The GIS community suffered a great loss with the unexpected death of Carrie Bartz on June 21st, 2010. Carrie was a very knowledgeable and skilled person who was passionate about GIS, which she used for over 30 years to support many different business needs for the State of Minnesota.
Carrie’s GIS career began in 1980 as a student worker with the Land Management Information Center (LMIC), while studying Landscape Architecture at the University of Minnesota. In 1988, Carrie began working for the Minnesota Pollution Control Agency (MPCA) in the Hazardous Waste Program. But Carrie soon found her niche within the Water Quality program, where she spent most of her 22-year MPCA career. Using her talents and passion for GIS, Carrie built up the data, tools and infrastructure necessary to support Minnesota’s substantial surface water quality monitoring, assessment and reporting activities. She was particularly involved in the development and use of the National Hydrography Dataset (NHD) to support these activities. Throughout this process, she also established users’ understanding and confidence in GIS technology as an essential analysis tool. The systems and processes that resulted from Carrie’s ideas and hard work made a huge impact on the state’s efforts to address water quality issues. Furthermore, they received national attention with the U.S. Environmental Protection Agency (EPA) and some state environmental organizations that have referenced it as a possible model for other states to follow.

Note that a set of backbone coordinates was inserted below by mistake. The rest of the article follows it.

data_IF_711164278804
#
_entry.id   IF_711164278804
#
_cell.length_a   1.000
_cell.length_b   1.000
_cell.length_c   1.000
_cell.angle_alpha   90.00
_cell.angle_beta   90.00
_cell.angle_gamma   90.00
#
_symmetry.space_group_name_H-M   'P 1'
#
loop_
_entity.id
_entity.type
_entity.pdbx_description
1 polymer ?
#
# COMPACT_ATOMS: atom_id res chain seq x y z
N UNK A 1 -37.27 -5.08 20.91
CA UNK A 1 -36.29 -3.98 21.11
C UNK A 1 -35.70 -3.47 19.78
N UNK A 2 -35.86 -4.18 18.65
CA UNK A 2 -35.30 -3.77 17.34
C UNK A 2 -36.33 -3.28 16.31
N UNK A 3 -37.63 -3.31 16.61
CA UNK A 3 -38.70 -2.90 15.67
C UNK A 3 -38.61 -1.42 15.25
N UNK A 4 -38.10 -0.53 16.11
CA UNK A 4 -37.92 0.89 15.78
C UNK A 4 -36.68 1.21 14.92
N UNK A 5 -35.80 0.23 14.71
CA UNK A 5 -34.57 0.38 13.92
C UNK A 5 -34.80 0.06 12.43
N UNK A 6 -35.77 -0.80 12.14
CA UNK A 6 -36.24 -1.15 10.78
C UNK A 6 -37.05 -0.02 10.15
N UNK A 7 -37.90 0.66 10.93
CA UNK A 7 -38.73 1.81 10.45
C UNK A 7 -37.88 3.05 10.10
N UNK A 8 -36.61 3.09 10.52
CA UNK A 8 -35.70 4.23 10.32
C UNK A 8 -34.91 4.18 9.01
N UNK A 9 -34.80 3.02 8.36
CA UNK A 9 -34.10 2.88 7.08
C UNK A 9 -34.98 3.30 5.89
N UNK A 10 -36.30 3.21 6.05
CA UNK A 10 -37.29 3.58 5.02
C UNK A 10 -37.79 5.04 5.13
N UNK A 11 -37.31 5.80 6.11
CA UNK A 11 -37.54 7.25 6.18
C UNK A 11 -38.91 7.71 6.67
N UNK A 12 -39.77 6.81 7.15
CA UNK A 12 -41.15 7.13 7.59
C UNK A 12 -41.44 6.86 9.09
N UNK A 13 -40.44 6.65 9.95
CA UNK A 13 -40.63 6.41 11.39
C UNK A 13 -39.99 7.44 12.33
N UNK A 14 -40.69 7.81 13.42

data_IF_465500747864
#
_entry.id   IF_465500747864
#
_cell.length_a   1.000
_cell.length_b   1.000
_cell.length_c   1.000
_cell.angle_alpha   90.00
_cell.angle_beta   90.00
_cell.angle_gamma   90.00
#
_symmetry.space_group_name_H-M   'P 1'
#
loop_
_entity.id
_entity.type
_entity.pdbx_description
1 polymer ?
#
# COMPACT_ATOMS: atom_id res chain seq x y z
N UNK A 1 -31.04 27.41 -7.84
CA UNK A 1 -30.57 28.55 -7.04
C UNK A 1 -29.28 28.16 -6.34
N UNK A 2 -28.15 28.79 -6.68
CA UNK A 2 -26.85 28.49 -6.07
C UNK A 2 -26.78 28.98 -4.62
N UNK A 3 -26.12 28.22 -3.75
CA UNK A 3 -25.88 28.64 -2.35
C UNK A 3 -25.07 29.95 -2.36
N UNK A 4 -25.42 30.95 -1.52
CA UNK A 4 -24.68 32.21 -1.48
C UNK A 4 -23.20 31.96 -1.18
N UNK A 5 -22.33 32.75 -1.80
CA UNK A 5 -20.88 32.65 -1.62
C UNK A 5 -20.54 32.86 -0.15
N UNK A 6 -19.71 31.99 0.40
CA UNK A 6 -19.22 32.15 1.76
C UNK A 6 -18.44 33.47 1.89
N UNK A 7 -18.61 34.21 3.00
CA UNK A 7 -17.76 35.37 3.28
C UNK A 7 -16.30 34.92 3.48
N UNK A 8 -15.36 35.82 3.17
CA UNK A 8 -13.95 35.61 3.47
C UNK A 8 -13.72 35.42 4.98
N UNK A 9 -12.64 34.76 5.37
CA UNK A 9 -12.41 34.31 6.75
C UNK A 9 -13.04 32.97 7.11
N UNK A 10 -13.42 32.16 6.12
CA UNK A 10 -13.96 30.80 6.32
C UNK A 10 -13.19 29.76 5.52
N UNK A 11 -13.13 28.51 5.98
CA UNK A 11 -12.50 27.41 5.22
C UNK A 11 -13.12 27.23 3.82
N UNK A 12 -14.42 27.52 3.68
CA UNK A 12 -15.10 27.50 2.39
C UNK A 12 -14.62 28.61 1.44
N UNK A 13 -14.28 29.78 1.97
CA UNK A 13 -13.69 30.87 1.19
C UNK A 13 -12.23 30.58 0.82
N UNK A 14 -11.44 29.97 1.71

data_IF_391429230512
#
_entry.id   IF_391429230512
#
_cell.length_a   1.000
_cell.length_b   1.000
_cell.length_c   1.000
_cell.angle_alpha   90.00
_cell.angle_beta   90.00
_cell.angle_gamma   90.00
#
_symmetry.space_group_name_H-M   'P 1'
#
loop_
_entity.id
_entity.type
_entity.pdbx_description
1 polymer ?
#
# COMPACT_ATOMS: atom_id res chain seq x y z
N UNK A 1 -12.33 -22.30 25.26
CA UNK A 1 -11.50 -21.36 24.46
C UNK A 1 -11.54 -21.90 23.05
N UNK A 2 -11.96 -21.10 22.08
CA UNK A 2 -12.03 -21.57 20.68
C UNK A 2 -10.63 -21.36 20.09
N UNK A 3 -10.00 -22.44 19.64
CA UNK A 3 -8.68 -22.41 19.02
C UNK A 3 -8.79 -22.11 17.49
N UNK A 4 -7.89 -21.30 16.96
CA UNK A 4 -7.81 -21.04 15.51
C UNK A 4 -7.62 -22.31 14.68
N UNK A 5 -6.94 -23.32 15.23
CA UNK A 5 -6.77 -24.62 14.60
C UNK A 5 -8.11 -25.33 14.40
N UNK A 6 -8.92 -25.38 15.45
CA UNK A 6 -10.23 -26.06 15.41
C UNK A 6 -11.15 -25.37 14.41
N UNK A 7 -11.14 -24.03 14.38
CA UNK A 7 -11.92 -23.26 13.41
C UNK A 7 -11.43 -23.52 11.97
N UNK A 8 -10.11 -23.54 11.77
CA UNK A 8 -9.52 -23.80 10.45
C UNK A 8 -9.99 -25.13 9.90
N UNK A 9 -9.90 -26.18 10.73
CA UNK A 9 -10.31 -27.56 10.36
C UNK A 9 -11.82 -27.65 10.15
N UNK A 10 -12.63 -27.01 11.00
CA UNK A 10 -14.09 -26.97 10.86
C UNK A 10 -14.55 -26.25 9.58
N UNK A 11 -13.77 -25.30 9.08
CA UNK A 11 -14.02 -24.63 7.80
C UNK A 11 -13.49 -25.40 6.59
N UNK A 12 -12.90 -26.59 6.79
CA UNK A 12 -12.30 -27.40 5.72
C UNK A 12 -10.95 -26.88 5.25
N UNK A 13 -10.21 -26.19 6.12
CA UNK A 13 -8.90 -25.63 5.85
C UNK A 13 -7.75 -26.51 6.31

Founding members of the GIS/LIS Consortium will remember that Carrie was the Consortium’s first treasurer, serving from 1991 to 1995.
In addition to Carrie’s devotion to her work, she was a wonderfully kind and caring person who had a great sense of humor. She loved to knit and made gifts for many people and charitable organizations: hats and hand warmers for oncology patients; prayer shawls; teddy bears; winter gear for school children; and backpacks and socks for breast cancer awareness.
Carrie’s knowledge, dedication, kindness and humor will be tremendously missed by the state and GIS community. But the positive impact of her life and efforts will continue to be realized by the people she touched and the environment she served to protect.
If you have any of your own stories about working with Carrie and knowing her, there is an effort to share these with her family. Please feel free to send your stories, photos or thoughts, and they will be incorporated into memory books that will go to her children and husband. Please send these to Jen Crea (firstname.lastname@example.org) or contact her for details.